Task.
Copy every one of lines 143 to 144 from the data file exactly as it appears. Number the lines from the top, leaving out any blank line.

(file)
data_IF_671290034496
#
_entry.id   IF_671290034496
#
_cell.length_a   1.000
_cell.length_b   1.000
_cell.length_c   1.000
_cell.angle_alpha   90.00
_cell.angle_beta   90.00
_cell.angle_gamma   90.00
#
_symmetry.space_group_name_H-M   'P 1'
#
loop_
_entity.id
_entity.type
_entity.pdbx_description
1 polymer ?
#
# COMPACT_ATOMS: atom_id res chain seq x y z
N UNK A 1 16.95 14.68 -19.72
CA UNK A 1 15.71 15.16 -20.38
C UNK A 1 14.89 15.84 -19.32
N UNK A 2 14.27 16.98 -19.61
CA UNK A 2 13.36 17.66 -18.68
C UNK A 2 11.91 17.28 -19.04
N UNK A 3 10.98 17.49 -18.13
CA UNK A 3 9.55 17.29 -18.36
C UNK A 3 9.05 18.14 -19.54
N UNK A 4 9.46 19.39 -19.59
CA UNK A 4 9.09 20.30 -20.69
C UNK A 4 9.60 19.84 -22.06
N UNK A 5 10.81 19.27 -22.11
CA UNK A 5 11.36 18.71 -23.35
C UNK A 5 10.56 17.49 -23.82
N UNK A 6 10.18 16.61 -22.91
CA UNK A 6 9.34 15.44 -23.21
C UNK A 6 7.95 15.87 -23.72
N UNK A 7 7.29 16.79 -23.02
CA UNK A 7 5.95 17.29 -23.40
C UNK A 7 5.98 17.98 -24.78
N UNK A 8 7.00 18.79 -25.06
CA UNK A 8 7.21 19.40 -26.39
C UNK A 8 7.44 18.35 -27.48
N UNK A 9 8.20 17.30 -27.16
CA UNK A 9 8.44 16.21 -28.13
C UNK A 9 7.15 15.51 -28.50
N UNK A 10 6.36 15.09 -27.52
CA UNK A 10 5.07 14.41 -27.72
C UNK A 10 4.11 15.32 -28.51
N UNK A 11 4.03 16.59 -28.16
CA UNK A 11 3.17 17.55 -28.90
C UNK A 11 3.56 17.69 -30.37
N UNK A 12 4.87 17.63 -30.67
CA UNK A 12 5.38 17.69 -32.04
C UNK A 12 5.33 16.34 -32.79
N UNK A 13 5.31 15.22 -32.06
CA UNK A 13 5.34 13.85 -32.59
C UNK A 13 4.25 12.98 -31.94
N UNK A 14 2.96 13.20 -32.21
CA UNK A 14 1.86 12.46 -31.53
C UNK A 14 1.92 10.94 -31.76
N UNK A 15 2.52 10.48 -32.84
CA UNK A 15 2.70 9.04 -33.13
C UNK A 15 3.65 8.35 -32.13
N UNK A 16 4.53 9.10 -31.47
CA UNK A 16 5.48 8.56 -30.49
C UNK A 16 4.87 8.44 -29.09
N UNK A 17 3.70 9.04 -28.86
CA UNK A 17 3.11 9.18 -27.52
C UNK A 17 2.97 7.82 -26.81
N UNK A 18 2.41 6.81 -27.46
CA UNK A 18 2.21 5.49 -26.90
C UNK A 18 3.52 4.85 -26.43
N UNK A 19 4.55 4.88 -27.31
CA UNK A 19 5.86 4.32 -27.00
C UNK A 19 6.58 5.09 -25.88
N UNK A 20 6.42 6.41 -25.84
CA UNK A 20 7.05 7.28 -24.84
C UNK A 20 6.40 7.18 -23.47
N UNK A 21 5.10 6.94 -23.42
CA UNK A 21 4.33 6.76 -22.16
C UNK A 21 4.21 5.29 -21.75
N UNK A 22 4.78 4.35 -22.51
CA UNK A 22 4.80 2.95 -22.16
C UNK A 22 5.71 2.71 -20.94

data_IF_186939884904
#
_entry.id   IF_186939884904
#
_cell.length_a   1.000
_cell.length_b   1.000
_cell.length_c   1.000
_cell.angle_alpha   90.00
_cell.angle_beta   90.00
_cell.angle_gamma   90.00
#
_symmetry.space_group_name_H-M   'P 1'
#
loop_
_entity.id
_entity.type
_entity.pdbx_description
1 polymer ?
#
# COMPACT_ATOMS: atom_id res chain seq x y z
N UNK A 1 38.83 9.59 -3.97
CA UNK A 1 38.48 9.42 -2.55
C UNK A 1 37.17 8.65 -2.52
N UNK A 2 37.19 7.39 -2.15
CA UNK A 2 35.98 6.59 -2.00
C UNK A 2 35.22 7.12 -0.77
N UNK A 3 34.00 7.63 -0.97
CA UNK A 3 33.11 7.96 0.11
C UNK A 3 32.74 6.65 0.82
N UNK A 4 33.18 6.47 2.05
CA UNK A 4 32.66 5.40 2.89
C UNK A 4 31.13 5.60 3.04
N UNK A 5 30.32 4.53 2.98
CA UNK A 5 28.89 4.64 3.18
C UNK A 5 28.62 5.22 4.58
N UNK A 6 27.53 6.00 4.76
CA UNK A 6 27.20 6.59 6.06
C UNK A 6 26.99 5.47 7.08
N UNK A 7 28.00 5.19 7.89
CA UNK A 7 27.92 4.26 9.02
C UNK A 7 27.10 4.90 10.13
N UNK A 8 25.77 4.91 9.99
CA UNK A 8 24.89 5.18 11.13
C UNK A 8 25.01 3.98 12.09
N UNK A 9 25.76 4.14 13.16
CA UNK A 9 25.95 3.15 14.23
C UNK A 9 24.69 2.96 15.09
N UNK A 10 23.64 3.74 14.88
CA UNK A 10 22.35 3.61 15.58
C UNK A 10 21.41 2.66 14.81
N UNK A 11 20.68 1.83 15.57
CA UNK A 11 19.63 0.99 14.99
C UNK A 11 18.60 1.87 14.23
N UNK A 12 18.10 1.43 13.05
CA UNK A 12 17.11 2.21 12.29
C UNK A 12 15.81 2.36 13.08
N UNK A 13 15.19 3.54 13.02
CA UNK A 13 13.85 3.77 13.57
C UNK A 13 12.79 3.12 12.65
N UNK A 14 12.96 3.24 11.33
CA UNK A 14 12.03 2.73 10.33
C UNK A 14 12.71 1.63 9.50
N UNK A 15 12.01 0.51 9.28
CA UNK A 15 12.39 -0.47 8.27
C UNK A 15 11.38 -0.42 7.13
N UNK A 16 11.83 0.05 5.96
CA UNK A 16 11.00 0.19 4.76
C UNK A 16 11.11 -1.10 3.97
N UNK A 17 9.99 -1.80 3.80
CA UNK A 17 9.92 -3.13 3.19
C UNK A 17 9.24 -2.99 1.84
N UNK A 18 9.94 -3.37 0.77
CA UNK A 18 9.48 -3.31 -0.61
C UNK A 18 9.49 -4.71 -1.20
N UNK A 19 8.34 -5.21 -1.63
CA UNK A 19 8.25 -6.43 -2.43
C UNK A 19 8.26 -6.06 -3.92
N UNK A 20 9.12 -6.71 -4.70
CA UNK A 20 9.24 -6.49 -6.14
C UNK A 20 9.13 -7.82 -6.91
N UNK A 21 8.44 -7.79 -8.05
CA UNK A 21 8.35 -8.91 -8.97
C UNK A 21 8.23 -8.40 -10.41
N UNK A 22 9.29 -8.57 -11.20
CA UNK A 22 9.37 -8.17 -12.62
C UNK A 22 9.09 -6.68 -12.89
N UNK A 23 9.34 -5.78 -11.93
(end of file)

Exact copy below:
N UNK A 13 15.19 3.54 13.02
CA UNK A 13 13.85 3.77 13.57